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On their banners emblazoned, behold;
A name that is peer of the best
'Tis Lincoln, the Pride of the West !
And the spoilsmen be swept from his path,
Like leaves in the hurricane's wrath!
All wave hands, tossing hats into air. Another boy steps forward and recites "Viva La Republique." All join in reciting last two lines of every stanza.
VIVA LA REPUBLIQUE.
TLING out the broad banner! make ready each hand,
For the cry of disunion is heard in the land;
What! brothers and countrymen ! then will you part?
Let enemies thicken, we'll never despair;
For the Union and Abraham Lincoln-hurrah!”
Raise torches high, wave them back and forward, then back to shoulder.
Lift torches out front R., then back to shoulder.
Lift torches out front center, holding staff with both hands. MUSIC: "Garryowen.”
First line faces R. side of stage, second line faces L. side of stage, third line faces R. side of stage; first line leads the way and the rest follow, singing "Irish Wide-Awake Quickstep Song."
IRISH WIDE-AWAKE QUICKSTEP SONG.
H, success to the men who are true to the cause
Of Freedom and free lands, and Union and laws;
Come grasp your torch each Wide-Awake,
Hurrah for Lincoln's triumph.
Yet Lincoln sure shall triumph.
You'll vote for Lincoln, workingmen,
Then work for Lincoln's triumph.
To swell the notes of triumph.
The motley groups that try to fuse,
To lessen Lincoln's triumph.
But roll up Lincoln's triumph.
Lo, the States of the Free West,
Till Lincoln's final triumph.
To stand by Lincoln's triumph
Repeat first four lines of stanza after every stanza.
March as follows:
Single file to stage rear, then all around stage to stage rear again.
In couples, to stage front center, to R. and L. sides in couples, to back center.
In fours, to stage center, one four side-stepping to R. of stage center four steps; next four side-stepping to L. of stage center
four steps; next four marching between first two four to place in front of first four; next four marching to place in front of second four; next four marching between previous fours, to place in front of R. fours; next four marching between other fours and to place in front of L. fours; remaining six march forward in threes to center between the fours and group themselves in center in group. The fours form wings to center group and march in straight lines around center, just like spokes of a wheel revolve. Having marched around one way, they reverse and march around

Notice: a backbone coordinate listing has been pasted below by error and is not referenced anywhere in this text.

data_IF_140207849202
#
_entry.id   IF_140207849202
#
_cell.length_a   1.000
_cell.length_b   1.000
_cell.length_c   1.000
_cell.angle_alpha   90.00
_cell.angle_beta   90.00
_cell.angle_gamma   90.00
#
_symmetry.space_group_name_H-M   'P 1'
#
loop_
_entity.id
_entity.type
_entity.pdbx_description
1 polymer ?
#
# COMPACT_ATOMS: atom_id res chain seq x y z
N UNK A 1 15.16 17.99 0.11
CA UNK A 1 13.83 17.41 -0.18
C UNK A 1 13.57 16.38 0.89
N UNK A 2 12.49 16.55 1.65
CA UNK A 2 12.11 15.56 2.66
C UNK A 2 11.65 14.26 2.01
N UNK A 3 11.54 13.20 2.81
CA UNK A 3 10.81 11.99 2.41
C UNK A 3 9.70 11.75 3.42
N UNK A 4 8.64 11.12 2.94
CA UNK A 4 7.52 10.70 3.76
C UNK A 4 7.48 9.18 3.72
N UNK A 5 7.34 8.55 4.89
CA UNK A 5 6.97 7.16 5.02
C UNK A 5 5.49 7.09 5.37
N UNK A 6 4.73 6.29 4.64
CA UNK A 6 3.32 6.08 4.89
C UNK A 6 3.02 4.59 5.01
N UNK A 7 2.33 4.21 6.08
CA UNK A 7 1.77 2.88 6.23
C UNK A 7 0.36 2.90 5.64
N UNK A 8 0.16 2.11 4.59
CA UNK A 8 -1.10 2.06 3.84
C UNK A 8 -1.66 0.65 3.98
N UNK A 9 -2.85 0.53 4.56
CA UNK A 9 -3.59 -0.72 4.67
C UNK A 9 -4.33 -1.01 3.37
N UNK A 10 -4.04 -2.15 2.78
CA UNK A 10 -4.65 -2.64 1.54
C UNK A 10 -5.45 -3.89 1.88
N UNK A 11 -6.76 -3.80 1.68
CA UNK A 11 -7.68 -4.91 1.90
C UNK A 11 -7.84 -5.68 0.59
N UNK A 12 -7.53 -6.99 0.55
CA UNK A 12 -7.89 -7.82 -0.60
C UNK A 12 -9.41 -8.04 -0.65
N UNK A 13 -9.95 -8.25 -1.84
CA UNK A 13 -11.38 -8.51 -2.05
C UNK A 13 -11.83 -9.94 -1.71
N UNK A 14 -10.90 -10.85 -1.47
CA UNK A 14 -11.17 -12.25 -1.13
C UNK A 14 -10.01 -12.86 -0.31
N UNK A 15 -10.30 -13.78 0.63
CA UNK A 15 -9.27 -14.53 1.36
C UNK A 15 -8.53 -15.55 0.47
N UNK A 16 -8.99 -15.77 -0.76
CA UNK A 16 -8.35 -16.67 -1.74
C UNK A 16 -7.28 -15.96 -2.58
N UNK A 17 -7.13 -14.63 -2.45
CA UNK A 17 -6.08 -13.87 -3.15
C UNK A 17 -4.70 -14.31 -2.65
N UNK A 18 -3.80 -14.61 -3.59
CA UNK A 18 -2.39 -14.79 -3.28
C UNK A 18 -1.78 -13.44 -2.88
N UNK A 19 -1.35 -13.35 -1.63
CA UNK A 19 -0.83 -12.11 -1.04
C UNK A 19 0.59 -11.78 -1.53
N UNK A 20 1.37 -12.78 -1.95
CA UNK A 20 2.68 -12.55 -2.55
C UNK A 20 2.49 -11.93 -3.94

All swing into one long line beginning with center boys leading out to stage front center, each arm of four falling in behind in turn. All exit singing gaily.
BIOGRAPHICAL EXERCISE FOR LINCOLN'S DAY.
Pupil 1.-Birth of Lincoln.
February 12, 1809. His birthplace was a cabin in a wilderness. Thomas Lincoln, father of Abraham, was a restless, thriftless man, living by jobs of carpentry and other work, until finally, deciding to try farming, he settled down in a cabin beside a spring of good water, but in a barren region. In this cabin Abraham was born.
PUPIL 2.-Mother of Lincoln. The mother of Abraham Lincoln was Nancy Hanks. In her youth she was bright and handsome, with considerable intellectual force; she might have fitly adorned a higher sphere of life. Though she died when her son was nine years old, he cherished the memory of his “angel mother,” saying that to her he owed "all he was or hoped to be.”
PUPIL 3.—Boyhood of Lincoln. As boy, Lincoln was fond of hunting and fishing, but at an early age he began to grow serious. The furniture of the Lincoln home was home-made, hewn out of forest trees. Abraham worked during the day, helping his father and mother. After his mother had been dead about a year, his father married again. His stepmother did all she could to make him happy. After he had become famous, she said: “Abe never gave me a cross word or look, and never refused to do anything I asked him; Abe was the best boy I ever saw.”
PUPIL 4.-Lincoln's School Days. Schools were few, irregular, and poor in the backwoods where the Lincolns were living, but Abraham took advantage of every opportunity. There was a log schoolhouse in the woods a long distance away, and he went to the school there a short time. Lincoln's step-mother encouraged him in his studies. The first letter that he ever wrote was at the time of his mother's death, when he wrote to a Kentucky preacher, asking him to come and preach a sermon over the grave in the wilderness. He had not more than half a dozen books in all, yet he read and re-read these until he could repeat whole pages of them.
PUPIL 5.—Lincoln as Young Man. When Lincoln was sixteen years of age he was more than six feet in height, wiry and strong, with large hands and feet. He wore coarse, home-made clothes and a coon-skin cap. But this overgrown boy had one beauty, that of character—he was always good-natured. He read everything within his reach. His first knowledge of law came from reading the statutes of Indiana, borrowed from a constable. He worked on a ferry-boat for nine months, getting $6 a month. He worked on his father's farm, splitting rails to enclose it; from this work he received the sobriquet of “rail-splitter.” He delighted in making speeches, and upon the slightest encouragement would mount a stump and practice upon fellow-laborers. A journey to New Orleans as deck
A hand on a flat-boat widened his experience, and gave him his first glimpse of slavery. For several years he served as steamboat